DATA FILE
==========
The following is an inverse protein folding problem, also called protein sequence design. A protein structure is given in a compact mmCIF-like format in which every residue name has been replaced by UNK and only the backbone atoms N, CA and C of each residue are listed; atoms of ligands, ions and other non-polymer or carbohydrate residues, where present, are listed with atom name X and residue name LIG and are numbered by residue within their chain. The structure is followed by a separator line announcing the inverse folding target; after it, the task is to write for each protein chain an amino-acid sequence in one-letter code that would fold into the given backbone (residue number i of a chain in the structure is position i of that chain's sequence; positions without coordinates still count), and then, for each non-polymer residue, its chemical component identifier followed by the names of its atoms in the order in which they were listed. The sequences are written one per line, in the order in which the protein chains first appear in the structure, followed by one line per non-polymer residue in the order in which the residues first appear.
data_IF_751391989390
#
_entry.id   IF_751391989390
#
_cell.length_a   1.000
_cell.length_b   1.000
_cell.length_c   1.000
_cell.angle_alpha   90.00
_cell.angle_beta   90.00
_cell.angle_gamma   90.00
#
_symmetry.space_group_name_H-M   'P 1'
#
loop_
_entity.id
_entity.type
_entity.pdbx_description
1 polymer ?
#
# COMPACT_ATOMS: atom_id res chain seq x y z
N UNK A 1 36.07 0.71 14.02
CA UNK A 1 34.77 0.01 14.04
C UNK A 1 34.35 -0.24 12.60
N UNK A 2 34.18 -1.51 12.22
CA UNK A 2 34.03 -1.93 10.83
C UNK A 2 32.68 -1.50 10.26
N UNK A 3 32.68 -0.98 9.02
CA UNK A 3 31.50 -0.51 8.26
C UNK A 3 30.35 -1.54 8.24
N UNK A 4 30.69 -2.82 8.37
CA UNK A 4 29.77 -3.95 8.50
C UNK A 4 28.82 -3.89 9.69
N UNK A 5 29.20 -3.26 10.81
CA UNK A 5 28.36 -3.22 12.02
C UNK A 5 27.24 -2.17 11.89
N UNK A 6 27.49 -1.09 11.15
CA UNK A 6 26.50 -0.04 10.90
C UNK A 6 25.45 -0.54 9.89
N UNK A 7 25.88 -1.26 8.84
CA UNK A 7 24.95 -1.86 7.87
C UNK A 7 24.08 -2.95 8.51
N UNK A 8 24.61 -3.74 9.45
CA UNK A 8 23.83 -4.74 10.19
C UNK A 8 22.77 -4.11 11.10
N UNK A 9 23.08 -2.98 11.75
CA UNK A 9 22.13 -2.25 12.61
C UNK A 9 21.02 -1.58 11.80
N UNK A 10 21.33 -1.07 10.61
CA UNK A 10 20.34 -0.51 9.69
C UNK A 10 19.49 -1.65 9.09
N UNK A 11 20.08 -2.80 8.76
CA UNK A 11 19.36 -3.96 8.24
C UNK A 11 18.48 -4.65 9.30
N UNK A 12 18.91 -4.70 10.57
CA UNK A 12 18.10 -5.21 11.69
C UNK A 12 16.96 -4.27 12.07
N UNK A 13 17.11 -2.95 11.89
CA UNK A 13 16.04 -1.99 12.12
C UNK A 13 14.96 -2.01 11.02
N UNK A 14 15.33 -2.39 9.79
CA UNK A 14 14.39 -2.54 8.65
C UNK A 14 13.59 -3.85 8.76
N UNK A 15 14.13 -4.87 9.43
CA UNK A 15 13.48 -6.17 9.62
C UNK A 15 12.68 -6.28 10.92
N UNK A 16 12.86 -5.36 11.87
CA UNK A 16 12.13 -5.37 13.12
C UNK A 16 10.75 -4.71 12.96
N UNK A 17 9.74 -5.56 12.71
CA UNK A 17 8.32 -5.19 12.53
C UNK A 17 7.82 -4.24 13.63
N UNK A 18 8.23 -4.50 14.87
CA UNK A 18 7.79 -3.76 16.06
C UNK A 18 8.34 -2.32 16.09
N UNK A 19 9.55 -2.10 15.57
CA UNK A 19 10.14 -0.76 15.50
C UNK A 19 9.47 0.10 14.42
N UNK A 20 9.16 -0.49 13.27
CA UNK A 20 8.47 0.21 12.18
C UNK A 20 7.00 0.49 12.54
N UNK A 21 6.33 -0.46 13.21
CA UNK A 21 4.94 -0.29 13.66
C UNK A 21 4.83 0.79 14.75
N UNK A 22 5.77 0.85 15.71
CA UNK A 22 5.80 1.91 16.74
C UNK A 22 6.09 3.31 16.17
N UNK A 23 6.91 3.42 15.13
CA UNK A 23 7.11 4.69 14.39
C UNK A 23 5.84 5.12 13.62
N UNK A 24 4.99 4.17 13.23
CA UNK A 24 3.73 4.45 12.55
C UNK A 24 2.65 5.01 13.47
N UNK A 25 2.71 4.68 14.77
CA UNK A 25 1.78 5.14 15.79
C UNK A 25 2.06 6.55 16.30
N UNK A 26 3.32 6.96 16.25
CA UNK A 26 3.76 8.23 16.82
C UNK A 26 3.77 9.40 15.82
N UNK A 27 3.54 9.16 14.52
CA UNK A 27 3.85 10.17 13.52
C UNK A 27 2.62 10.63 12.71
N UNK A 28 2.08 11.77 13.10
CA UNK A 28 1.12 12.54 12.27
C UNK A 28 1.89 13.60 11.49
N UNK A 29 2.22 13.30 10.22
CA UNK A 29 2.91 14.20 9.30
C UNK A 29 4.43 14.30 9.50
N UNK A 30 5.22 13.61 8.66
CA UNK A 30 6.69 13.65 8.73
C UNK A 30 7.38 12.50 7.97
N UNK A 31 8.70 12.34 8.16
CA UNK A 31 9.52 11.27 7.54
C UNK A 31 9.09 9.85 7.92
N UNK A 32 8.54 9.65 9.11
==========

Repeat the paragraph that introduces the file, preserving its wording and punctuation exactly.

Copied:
The following is an inverse protein folding problem, also called protein sequence design. A protein structure is given in a compact mmCIF-like format in which every residue name has been replaced by UNK and only the backbone atoms N, CA and C of each residue are listed; atoms of ligands, ions and other non-polymer or carbohydrate residues, where present, are listed with atom name X and residue name LIG and are numbered by residue within their chain. The structure is followed by a separator line announcing the inverse folding target; after it, the task is to write for each protein chain an amino-acid sequence in one-letter code that would fold into the given backbone (residue number i of a chain in the structure is position i of that chain's sequence; positions without coordinates still count), and then, for each non-polymer residue, its chemical component identifier followed by the names of its atoms in the order in which they were listed. The sequences are written one per line, in the order in which the protein chains first appear in the structure, followed by one line per non-polymer residue in the order in which the residues first appear.